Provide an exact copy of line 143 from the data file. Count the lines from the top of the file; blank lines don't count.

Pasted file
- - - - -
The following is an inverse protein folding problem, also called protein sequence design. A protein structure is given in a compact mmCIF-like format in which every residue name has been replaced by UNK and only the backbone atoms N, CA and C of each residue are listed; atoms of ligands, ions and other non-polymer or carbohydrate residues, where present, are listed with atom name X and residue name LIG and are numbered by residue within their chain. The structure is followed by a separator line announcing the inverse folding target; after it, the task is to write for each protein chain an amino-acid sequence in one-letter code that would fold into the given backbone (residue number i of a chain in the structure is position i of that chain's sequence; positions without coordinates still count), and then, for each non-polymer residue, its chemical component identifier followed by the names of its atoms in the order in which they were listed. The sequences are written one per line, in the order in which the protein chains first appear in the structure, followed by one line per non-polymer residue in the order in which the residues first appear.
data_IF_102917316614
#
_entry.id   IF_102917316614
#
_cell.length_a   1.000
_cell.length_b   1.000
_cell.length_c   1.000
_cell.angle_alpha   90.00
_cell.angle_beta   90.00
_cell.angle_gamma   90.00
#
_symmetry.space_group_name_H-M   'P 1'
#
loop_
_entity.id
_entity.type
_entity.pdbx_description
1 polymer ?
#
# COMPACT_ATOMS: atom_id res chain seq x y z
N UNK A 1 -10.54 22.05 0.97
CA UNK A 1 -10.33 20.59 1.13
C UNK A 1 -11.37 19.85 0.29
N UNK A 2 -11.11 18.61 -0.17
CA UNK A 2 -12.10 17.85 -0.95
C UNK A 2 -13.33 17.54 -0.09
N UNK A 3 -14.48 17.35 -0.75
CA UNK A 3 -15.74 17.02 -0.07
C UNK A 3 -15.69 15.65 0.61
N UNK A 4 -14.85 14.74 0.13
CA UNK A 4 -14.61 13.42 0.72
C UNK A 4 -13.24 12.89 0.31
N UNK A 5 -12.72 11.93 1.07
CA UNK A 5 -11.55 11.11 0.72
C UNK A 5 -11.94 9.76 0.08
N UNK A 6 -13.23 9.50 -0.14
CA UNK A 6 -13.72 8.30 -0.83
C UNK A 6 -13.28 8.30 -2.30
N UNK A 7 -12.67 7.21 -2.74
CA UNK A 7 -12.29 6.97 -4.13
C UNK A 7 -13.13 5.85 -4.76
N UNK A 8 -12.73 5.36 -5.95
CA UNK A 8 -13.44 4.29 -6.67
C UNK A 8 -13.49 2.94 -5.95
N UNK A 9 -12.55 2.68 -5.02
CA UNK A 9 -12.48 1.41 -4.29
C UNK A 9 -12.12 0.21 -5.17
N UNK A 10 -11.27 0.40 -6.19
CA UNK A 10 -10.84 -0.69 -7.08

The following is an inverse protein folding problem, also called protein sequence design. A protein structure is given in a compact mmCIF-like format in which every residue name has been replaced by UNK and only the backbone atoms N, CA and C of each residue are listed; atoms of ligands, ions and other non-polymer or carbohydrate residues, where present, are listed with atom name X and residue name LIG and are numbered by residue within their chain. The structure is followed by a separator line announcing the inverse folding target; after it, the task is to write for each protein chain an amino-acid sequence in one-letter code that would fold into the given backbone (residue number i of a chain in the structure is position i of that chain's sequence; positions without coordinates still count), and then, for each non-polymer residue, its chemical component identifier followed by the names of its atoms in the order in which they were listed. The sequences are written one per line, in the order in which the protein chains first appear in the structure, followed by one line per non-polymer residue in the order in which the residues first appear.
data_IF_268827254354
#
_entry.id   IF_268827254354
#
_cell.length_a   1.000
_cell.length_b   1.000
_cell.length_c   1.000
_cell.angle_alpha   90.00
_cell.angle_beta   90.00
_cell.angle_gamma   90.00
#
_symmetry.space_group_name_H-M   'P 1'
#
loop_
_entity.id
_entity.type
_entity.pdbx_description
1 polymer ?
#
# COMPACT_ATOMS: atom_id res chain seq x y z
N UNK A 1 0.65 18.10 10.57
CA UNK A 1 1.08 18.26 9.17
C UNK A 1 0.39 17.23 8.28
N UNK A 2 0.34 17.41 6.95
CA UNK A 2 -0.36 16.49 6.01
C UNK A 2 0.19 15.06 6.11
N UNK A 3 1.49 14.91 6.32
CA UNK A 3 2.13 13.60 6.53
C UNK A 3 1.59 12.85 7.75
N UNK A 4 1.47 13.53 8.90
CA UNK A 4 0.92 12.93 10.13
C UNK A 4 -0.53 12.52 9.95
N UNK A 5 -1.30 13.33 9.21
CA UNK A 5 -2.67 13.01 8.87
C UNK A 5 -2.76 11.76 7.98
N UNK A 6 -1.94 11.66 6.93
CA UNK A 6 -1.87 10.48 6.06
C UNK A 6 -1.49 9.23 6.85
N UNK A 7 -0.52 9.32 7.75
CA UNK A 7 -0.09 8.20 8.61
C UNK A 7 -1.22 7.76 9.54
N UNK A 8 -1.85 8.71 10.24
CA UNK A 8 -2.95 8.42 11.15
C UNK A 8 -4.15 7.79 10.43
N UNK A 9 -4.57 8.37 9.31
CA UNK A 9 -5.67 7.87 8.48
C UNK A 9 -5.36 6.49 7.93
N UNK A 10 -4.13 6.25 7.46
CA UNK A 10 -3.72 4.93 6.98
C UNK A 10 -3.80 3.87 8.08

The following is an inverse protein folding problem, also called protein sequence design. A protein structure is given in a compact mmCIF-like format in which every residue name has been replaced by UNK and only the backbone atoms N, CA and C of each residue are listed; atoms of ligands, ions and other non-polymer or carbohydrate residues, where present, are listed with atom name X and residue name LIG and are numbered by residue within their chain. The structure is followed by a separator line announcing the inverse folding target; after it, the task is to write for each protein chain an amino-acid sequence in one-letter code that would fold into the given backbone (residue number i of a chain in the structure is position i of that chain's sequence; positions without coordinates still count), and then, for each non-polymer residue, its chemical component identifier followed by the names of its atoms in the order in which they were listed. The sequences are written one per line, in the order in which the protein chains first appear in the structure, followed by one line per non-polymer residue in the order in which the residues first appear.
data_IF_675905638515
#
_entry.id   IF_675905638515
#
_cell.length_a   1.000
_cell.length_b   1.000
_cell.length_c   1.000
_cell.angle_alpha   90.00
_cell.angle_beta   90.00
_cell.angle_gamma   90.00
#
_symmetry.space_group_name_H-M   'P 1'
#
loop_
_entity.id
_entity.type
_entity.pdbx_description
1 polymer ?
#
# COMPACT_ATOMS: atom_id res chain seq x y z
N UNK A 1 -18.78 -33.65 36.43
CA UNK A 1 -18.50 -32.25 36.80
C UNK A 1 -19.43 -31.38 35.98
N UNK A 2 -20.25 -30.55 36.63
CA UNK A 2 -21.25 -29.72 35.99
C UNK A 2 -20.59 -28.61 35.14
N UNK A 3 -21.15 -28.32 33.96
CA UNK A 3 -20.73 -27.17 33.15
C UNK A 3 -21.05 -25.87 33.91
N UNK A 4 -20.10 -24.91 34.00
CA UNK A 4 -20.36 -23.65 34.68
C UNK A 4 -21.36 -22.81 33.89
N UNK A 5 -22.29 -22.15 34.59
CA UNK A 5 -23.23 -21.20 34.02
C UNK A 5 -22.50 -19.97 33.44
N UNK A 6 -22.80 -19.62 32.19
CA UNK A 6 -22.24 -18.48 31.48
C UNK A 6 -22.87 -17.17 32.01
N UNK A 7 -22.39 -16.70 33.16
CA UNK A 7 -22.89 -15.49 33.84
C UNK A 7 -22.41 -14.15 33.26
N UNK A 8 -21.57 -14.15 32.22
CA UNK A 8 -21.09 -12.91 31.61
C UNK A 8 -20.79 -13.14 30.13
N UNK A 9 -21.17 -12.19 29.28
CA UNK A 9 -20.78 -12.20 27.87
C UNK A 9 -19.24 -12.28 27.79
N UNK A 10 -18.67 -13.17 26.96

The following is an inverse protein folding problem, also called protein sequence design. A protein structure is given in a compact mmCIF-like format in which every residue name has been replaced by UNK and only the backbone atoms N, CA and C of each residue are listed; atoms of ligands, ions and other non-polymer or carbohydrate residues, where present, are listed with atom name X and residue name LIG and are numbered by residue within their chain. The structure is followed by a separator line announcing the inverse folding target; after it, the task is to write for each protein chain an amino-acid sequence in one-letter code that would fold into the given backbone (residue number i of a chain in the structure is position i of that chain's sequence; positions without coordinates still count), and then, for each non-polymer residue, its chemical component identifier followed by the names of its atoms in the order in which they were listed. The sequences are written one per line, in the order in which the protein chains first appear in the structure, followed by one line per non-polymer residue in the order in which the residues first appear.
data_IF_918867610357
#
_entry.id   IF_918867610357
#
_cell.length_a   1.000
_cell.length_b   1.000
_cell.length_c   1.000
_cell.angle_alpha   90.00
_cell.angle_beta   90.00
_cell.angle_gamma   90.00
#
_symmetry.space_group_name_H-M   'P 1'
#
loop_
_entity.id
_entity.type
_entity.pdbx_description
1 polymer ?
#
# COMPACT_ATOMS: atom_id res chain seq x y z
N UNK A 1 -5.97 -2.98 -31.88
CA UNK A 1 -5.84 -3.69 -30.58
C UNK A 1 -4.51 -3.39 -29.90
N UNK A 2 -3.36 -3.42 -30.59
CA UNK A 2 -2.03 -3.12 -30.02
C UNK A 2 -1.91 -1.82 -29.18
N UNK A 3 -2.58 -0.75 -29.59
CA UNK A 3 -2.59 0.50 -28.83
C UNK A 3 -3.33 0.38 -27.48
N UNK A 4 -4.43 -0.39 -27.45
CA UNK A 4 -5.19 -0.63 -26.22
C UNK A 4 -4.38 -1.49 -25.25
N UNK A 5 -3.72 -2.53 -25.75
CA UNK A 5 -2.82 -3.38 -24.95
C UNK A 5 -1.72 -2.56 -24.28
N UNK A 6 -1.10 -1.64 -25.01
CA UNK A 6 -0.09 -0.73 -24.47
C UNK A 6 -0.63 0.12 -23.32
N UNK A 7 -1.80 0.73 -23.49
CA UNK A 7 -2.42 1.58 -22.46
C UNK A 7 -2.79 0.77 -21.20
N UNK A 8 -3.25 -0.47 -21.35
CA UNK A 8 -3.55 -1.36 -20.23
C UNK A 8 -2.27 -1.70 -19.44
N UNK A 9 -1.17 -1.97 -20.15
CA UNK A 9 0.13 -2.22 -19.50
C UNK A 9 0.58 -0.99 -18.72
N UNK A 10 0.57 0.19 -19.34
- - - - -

C UNK A 7 -22.41 -14.15 33.26